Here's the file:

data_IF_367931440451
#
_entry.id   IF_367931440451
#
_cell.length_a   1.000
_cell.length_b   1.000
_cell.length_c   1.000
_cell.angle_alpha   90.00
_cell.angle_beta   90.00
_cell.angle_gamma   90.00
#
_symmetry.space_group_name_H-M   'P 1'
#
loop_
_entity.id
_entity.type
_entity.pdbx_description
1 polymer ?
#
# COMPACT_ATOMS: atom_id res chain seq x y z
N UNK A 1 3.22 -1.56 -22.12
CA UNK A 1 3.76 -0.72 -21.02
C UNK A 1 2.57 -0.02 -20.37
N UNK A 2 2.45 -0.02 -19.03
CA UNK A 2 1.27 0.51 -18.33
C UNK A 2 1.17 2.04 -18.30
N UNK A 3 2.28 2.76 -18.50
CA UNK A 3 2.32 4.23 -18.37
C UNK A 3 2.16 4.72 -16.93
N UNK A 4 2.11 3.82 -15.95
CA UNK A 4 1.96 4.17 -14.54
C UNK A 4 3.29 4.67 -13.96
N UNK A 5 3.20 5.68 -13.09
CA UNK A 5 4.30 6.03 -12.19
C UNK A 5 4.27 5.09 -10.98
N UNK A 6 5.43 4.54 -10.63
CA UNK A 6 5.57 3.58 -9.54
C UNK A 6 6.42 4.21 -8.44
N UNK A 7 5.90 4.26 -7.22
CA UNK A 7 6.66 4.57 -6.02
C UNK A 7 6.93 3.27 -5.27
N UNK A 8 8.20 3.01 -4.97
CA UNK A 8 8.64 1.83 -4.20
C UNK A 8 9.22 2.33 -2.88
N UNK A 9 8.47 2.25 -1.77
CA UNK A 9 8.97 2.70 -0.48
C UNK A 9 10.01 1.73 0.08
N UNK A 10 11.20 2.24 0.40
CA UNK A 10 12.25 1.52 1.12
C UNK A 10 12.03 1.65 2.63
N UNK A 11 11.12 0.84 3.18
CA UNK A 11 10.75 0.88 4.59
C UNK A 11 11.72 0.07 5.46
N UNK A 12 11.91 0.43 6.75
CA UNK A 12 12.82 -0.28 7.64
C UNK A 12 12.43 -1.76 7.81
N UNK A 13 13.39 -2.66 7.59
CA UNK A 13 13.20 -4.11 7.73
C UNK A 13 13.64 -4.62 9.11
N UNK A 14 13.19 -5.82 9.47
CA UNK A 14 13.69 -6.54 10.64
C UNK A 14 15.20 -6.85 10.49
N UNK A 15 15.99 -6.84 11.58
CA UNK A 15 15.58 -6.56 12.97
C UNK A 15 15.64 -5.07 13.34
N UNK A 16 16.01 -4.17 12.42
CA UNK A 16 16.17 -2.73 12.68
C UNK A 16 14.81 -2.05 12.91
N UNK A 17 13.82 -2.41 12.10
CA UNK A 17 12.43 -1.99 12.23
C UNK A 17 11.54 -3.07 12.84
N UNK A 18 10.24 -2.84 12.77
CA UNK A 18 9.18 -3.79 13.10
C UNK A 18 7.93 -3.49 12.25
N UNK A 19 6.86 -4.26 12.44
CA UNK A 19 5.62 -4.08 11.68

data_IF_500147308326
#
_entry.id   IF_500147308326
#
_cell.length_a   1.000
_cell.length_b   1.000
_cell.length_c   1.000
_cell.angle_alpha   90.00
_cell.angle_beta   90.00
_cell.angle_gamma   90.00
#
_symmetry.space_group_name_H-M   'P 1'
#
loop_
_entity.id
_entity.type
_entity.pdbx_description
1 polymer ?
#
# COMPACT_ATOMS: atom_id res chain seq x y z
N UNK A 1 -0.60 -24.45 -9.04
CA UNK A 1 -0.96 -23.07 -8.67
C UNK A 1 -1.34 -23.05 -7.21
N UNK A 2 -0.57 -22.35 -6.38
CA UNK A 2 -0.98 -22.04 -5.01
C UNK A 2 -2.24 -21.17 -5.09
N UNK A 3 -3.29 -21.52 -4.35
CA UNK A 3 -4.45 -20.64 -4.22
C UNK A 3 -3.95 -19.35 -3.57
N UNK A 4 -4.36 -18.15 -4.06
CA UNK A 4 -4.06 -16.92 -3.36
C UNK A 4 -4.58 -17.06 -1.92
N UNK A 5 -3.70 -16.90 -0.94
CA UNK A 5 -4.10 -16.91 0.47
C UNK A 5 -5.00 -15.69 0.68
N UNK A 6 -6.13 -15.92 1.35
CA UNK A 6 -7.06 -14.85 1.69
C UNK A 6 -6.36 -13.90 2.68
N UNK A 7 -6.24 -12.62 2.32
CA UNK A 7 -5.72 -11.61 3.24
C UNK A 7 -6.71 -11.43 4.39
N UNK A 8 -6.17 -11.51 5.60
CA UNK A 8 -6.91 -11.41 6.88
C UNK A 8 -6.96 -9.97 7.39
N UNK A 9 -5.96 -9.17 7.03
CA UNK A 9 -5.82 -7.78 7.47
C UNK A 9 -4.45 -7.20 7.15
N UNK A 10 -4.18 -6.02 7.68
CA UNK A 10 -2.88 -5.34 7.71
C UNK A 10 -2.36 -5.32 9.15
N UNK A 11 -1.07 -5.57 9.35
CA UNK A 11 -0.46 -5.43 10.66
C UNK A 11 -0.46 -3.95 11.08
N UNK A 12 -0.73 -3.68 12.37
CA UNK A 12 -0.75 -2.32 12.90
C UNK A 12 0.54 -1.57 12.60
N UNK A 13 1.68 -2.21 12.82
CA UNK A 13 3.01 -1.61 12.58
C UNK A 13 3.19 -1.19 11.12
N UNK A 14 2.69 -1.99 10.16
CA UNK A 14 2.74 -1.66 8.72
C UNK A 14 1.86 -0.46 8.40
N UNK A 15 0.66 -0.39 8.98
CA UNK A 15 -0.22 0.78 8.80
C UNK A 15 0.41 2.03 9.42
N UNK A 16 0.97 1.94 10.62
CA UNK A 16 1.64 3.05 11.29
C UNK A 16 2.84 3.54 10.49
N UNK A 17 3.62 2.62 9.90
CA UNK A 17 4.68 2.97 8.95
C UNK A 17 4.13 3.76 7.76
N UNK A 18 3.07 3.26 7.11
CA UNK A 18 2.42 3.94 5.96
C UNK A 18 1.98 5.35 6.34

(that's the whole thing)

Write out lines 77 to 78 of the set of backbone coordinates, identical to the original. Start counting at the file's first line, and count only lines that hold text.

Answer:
data_IF_500147308326
#